Walmart Is the Latest Retailer to Make a Cage-Free Egg Vow

Walmart Reports Drop In Quarterly Profits
MIAMI, FL - AUGUST 18: A Walmart store is seen on August 18, 2015 in Miami, Florida. Walmart announced today that earnings fell in the second quarter due to currency fluctuations and the retailer's investment in employee wages and training. (Photo by Joe Raedle/Getty Images)
Photograph by Joe Raedle via Getty Images

Walmart, America’s biggest food seller, is committing to fully source cage-free eggs, scoring a huge win for supporters of animal rights and sustainability.

The world’s biggest retailer said that U.S. Walmart and Sam’s Club stores would transition to a 100% cage-free egg supply by 2025–a timeline that matched recent commitments from other big grocers including Albertsons, Kroger (KR) and Supervalu (SVU).

“Our commitment to transition to a cage-free egg supply chain recognizes that expectation and represents another step we are taking to improve transparency for food we sell in our U.S. stores and clubs,” said Kathleen McLaughlin, chief sustainability officer at Walmart (WMT).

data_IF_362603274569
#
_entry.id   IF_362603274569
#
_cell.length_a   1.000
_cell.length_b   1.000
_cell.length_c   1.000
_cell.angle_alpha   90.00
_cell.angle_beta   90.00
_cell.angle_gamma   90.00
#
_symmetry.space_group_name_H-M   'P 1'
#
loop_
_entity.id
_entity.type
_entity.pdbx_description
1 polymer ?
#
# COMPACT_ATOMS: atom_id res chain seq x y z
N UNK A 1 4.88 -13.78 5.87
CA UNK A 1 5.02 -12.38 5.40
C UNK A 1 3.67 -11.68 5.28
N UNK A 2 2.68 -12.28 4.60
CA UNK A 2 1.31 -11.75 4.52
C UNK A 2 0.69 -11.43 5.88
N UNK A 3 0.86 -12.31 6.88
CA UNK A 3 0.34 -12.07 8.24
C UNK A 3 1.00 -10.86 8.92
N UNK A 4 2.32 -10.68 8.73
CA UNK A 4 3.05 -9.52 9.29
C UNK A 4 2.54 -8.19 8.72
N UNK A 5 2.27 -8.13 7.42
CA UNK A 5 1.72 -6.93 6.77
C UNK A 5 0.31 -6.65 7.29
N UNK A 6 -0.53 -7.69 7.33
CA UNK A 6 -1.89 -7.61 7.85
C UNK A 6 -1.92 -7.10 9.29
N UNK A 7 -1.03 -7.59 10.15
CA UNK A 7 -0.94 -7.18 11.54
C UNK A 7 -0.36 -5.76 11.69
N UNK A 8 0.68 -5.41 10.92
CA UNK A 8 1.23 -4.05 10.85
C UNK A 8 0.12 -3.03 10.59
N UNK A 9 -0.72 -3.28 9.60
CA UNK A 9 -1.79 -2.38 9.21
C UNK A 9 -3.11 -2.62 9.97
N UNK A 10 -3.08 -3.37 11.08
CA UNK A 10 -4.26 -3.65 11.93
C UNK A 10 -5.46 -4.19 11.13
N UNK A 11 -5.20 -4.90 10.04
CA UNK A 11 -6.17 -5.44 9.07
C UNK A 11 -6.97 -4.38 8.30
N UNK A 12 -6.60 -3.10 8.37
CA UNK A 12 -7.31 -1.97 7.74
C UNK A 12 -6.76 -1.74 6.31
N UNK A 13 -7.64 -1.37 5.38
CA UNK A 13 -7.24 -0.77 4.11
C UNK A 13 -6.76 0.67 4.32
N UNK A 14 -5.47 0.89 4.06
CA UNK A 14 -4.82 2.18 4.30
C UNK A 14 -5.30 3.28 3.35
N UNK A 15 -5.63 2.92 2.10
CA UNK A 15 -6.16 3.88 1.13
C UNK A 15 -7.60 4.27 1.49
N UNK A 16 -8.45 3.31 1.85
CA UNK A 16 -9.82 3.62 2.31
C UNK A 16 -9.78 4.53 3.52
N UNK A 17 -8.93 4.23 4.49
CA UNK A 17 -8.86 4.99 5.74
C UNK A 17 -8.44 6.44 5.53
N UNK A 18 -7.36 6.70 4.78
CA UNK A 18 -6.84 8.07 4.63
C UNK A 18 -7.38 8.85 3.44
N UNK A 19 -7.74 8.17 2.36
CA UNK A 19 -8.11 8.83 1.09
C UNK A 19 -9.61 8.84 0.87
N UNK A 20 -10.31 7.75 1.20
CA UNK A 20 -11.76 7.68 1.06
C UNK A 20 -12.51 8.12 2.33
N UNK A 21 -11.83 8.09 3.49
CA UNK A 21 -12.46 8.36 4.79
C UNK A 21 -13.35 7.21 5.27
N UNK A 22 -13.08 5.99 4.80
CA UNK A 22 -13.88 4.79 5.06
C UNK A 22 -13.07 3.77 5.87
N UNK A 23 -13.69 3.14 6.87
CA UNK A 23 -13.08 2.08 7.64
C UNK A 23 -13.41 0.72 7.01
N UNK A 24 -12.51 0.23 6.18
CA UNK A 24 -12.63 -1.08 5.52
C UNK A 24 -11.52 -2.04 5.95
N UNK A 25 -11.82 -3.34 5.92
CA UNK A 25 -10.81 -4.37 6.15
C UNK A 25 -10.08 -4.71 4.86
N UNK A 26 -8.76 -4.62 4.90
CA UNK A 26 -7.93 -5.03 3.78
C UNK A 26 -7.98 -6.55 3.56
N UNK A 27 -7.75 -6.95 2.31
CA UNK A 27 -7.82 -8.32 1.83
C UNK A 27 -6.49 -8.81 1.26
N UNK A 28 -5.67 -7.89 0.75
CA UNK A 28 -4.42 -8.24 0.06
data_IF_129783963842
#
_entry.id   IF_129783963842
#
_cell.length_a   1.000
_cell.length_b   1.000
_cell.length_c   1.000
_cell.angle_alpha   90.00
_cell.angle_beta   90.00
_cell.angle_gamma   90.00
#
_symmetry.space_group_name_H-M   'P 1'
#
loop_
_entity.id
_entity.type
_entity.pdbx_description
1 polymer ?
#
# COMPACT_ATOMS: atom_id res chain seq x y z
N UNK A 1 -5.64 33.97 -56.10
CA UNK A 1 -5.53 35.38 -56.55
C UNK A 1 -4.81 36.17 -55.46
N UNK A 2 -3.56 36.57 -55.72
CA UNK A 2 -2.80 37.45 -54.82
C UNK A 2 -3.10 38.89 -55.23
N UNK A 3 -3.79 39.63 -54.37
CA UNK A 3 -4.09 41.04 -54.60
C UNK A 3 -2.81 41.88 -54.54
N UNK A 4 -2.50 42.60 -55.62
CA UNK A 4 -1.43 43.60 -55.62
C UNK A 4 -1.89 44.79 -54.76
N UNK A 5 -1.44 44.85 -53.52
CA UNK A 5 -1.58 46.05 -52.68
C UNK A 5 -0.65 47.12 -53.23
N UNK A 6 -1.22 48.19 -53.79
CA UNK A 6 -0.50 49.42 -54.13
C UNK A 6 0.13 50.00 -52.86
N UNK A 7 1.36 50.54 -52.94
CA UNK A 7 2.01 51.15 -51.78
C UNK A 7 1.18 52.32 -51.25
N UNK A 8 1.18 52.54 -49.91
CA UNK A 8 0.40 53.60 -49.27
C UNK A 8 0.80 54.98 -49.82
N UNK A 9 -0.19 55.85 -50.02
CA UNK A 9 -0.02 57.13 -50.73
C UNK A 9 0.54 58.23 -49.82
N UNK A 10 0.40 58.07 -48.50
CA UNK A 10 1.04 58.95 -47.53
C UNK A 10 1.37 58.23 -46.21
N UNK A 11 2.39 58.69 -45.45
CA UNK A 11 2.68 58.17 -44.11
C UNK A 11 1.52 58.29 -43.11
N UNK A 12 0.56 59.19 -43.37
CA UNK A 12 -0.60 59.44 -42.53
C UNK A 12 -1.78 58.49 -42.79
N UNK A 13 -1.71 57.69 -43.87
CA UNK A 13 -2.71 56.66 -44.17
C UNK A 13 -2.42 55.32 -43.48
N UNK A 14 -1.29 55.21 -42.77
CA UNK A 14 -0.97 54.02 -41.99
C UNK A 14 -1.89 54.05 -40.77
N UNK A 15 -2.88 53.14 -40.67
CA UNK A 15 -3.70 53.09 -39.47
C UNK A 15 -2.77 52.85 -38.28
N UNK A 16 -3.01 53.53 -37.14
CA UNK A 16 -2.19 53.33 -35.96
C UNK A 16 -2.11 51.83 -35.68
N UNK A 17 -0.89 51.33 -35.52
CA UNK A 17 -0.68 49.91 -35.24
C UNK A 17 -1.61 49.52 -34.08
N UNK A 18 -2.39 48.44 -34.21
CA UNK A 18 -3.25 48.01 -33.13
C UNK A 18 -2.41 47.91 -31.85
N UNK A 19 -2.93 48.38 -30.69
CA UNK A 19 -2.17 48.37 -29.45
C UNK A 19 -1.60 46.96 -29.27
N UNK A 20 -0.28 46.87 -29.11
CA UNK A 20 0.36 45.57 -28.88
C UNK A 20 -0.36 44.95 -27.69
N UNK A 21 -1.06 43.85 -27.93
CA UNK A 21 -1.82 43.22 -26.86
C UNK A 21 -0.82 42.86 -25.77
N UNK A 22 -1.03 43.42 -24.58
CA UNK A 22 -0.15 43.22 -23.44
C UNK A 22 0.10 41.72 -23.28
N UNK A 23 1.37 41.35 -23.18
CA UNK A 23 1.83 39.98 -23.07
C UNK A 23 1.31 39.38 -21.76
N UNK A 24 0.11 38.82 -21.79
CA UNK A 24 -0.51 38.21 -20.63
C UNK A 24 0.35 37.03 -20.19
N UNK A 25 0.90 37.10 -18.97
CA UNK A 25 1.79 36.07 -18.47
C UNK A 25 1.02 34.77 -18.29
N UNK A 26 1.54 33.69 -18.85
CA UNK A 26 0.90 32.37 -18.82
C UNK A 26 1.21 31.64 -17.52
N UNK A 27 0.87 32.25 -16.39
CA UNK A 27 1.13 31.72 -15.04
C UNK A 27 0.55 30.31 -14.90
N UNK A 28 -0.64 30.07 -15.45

Walmart, which has sold cage free eggs at the company’s U.S. stores since 2001, said it would meet the 2025 goal based on “available supply, affordability and customer demand.” The retailer also outlined specific requirements it intended to adopt, including requirements for nests and perches and a minimum space of 1.0 square foot per hen.

Restaurants, food makers, and egg suppliers have in recent months announced multi-year commitments to exclusively use cage-free eggs, a policy shift animal welfare advocates say is important because of the otherwise pain caused to chickens kept in cramped cages. Other grocers that have joined the movement have included Trader Joe’s, Safeway, and Sprouts Farmers Market (SFM).

But Walmart is particularly important as it accounts for 25% of all food sold in the U.S.

Wayne Pacelle, president and CEO of The Humane Society of the U.S., said in a statement that the group’s advocacy on the issue turned a corner in September when McDonald’s (MCD) announced its cage-free policy.

“But today, that debate ends, and the trajectory is clear,” Pacelle said. “The era of confining hens in cages in America’s food system is officially sunsetting.”

Walmart had previously found itself the target of the Humane Society, which in late 2009 submitted a shareholder resolution with the retailer that called on the company to disclose how it planned to shift to cage-free eggs. Walmart later confirmed that all of the company’s private label eggs under “Great Value” were cage free–leading the advocacy group to withdraw its resolution.

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